Consider the problem of representing in memory numbers in the range $\{1,\ldots,n\}$.

Obviously, exact representation of such number requires $\lceil\log_2(n)\rceil$ bits.

In contrast, assume we are allowed to have compressed representations such that when reading the number we get a 2-approximation for the original number. Now we can encode each number using $O(\log\log n)$ bits. For example, given an integer $x\in\{1,\ldots,n\}$, we can store $z = \text{Round}(\log_2 x)$. When asked to reconstruct an approximation for $x$, we compute $\widetilde{x} = 2^z$. Obviously, $z$ is in the range $\{0,1,\ldots,\log_2 n\}$ and only requires $O(\log\log n)$ bits to represent.

In general, given a parameter $\epsilon>0$, what is the minimal number of bits required for saving an approximate representation of an integer in the above set, so that we can reconstruct its value up to a multiplicative error of $(1+\epsilon)$?

The above example shows that for $\epsilon=1$, approximately $\log\log n$ bits are enough. This probably holds asymptotically for every constant $\epsilon$. But how does epsilon affect the memory (e.g., does it require $\Theta(\frac{1}{\epsilon^2}\log\log n)$ bits?).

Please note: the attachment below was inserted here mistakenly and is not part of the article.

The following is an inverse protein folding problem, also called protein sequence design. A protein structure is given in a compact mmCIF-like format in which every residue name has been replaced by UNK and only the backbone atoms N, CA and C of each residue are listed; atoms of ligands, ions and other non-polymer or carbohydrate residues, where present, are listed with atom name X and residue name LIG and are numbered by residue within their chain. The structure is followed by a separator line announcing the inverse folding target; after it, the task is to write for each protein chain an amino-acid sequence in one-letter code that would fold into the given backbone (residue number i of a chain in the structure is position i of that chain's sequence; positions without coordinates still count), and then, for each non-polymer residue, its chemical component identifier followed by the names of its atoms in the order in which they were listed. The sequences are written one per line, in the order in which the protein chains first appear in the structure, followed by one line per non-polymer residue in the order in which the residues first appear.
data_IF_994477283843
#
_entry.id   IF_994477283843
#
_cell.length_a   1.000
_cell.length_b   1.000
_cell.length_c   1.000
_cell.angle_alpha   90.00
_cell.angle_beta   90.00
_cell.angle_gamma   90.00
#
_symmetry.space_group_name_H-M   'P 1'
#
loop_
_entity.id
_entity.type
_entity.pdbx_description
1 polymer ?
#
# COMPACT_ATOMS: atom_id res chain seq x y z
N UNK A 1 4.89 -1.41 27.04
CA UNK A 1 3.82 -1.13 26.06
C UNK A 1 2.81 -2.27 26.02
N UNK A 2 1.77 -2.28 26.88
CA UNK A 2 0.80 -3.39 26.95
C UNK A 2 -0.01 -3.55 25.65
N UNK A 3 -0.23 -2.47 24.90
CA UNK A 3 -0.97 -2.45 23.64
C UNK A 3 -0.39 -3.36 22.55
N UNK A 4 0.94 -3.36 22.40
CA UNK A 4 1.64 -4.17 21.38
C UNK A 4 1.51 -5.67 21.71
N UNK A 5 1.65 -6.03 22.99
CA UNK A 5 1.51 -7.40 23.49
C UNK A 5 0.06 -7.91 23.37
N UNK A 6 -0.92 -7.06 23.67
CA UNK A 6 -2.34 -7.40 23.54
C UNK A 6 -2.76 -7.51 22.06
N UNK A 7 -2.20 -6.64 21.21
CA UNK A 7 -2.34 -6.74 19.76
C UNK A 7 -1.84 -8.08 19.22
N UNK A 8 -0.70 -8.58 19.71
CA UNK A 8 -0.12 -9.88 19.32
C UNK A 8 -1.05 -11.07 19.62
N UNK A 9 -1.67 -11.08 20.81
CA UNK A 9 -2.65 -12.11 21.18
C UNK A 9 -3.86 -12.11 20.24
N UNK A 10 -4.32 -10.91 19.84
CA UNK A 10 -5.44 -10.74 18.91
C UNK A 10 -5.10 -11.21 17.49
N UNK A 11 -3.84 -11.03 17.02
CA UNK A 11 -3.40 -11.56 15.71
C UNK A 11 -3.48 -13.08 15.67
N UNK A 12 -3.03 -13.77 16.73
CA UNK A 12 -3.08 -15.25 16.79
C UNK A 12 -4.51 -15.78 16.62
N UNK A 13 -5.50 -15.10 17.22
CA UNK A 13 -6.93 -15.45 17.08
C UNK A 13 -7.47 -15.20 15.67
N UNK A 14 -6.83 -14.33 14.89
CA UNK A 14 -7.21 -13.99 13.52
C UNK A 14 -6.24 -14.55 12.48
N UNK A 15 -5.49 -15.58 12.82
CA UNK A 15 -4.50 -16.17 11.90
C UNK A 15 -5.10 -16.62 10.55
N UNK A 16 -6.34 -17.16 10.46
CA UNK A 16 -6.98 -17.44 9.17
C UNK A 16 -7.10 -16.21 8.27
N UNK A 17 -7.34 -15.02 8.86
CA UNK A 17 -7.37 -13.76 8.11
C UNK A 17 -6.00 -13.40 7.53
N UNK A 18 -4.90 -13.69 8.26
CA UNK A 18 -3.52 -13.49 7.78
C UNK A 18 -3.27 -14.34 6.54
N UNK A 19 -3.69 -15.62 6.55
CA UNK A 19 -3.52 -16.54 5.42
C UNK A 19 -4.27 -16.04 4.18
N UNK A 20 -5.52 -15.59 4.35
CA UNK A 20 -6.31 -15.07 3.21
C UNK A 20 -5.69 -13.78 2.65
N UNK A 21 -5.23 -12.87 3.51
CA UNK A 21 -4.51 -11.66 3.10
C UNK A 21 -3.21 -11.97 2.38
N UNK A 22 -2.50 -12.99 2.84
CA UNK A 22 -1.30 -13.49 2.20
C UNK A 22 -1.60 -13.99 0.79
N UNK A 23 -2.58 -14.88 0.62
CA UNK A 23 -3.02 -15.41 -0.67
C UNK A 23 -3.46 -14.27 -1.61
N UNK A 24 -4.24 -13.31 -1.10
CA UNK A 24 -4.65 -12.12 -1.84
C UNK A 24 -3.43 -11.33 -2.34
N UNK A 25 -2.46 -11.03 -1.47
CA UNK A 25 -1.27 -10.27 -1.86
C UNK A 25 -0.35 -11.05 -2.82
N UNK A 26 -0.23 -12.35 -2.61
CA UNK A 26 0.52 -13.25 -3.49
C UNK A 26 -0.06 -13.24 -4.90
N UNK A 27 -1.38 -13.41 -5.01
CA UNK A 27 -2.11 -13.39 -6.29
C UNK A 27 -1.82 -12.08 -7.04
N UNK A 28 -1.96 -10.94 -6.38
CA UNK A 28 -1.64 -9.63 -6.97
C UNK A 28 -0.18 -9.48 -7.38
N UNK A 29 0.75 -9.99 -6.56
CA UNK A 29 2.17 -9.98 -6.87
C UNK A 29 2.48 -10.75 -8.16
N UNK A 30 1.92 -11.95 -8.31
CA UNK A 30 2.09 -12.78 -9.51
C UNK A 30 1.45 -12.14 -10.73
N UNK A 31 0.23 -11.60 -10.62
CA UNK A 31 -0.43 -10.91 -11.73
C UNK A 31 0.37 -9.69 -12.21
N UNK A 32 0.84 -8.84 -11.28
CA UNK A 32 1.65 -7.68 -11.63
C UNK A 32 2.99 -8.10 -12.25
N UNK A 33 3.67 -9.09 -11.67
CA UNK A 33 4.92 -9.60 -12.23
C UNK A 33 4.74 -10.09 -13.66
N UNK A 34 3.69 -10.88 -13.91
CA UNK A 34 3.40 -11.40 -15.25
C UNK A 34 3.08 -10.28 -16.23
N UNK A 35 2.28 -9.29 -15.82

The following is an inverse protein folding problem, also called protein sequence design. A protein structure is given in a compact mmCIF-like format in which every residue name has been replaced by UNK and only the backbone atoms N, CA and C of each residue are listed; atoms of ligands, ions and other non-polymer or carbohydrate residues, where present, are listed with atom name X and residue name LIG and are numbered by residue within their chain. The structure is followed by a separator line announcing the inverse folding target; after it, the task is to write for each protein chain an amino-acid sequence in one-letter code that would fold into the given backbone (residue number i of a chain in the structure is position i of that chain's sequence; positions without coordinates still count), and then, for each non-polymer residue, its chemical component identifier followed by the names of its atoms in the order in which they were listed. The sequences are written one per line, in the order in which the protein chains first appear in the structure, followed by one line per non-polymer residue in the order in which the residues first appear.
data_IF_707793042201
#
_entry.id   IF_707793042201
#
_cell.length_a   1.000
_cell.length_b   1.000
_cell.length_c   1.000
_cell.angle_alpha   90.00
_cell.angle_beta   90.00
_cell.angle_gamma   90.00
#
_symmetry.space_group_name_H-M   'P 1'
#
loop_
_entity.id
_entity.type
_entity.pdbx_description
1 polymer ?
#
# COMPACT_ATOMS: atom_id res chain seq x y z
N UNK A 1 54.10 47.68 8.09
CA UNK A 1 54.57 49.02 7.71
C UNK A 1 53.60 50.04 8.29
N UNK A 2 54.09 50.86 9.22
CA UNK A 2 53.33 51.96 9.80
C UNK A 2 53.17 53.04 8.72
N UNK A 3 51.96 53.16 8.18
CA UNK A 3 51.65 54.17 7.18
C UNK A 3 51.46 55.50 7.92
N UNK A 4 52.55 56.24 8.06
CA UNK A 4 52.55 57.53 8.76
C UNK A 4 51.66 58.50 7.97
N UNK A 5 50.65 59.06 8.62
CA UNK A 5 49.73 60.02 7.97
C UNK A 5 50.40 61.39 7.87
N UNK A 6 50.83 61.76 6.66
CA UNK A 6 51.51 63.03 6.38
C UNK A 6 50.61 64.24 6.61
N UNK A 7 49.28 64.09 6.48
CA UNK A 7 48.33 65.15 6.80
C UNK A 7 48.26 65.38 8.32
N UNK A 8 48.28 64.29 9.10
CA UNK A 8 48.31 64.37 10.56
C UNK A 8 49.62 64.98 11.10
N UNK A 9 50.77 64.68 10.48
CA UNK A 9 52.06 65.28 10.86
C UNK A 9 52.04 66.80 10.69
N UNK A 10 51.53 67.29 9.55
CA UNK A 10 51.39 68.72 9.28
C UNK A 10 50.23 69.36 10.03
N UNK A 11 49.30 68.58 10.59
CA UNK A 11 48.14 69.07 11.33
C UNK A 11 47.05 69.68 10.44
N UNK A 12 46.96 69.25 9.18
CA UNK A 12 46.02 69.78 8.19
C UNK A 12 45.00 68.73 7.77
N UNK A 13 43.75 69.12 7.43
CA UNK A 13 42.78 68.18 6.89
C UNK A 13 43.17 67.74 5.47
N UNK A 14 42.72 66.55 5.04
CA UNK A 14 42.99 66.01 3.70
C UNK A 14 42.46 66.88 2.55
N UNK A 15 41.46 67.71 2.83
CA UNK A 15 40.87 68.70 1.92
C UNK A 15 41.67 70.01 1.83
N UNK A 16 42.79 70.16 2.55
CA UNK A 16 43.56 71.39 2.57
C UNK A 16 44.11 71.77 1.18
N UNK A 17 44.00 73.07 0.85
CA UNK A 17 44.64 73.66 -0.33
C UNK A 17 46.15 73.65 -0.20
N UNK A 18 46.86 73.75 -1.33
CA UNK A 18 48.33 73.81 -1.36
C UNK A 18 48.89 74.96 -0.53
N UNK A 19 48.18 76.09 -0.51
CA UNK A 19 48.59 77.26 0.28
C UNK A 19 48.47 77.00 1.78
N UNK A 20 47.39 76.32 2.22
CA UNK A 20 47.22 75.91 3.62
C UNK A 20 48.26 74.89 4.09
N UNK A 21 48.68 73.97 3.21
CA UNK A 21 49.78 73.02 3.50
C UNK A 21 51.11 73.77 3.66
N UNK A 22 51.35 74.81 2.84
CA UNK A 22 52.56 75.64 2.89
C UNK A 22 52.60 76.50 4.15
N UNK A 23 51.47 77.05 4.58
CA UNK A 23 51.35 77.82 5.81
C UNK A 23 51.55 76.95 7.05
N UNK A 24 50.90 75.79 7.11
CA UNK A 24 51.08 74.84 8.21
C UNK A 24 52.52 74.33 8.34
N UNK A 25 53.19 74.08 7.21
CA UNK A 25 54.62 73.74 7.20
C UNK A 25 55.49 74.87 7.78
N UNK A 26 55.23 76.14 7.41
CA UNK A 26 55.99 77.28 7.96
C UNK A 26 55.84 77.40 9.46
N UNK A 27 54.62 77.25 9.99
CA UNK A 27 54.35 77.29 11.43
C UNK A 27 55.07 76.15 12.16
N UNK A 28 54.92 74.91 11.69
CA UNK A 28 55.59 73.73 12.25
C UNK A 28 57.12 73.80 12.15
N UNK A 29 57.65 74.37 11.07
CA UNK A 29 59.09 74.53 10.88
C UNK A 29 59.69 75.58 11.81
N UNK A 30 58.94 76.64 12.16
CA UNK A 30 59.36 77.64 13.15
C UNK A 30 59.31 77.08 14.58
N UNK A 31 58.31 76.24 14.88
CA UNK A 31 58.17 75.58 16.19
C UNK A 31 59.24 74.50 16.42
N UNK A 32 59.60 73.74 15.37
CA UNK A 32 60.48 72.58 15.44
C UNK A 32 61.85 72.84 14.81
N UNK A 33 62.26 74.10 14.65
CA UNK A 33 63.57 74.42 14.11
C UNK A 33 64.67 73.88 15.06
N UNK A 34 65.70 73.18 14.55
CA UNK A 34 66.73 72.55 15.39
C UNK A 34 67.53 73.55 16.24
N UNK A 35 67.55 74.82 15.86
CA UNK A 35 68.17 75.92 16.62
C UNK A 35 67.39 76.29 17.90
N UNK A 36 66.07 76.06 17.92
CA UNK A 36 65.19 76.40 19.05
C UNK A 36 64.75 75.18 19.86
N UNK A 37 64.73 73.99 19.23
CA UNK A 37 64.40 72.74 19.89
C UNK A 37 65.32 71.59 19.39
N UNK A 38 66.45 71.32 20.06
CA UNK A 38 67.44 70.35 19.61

1 Answer 1


Storing $x$ to within a $1+\epsilon$ approximation can be done with $\lg \lg n - \lg(\epsilon) + O(1)$ bits.

Given an integer $x$, you can store $z = \text{Round}(\log_{1+\epsilon} x)$. $z$ is in the range $\{0,1,\dots,\log_{1+\epsilon} n\}$, so requires about $b = \lg \log_{1+\epsilon} n$ bits. Doing a bit of math, we find

$$b = \lg \frac{\lg n}{\lg(1+\epsilon)} = \lg \lg n - \lg \lg (1+\epsilon).$$

Now $\lg(1+\epsilon) = \log(1+\epsilon)/\log(2) \approx \epsilon/\log(2)$, by a Taylor series approximation. Plugging in, we get

$$b = \lg \lg n - \lg(\epsilon) + \lg(\log(2)),$$

which yields the claimed answer.


Your Answer

By clicking “Post Your Answer”, you agree to our terms of service and acknowledge you have read our privacy policy.

Not the answer you're looking for? Browse other questions tagged or ask your own question.